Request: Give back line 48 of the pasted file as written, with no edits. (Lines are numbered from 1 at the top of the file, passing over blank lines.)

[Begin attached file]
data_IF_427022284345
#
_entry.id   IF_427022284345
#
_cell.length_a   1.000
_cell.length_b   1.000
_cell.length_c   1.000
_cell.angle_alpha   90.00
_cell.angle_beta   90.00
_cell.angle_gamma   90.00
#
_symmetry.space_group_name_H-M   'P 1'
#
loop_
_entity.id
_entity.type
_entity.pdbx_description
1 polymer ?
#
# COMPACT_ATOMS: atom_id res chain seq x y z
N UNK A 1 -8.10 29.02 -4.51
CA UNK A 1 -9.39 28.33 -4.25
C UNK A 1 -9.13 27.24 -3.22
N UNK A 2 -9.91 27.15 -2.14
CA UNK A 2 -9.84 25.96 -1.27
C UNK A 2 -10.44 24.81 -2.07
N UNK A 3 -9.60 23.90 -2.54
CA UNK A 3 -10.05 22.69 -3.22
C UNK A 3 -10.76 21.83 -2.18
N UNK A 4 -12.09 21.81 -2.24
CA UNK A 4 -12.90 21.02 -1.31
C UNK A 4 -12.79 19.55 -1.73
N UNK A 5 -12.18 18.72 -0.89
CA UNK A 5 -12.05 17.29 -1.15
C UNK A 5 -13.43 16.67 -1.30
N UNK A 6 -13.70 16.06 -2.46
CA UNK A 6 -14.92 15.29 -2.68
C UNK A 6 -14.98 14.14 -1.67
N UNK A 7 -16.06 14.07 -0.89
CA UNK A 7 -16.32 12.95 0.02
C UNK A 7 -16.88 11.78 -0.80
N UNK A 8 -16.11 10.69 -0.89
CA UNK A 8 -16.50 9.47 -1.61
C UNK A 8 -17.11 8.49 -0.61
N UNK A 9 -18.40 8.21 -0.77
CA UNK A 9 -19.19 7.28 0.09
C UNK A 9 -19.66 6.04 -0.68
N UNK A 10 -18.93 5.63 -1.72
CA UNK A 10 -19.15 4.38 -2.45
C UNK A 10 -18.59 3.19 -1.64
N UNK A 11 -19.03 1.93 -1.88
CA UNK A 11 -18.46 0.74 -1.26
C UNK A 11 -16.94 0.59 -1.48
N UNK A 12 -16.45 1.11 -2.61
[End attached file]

N UNK A 10 -18.93 5.63 -1.72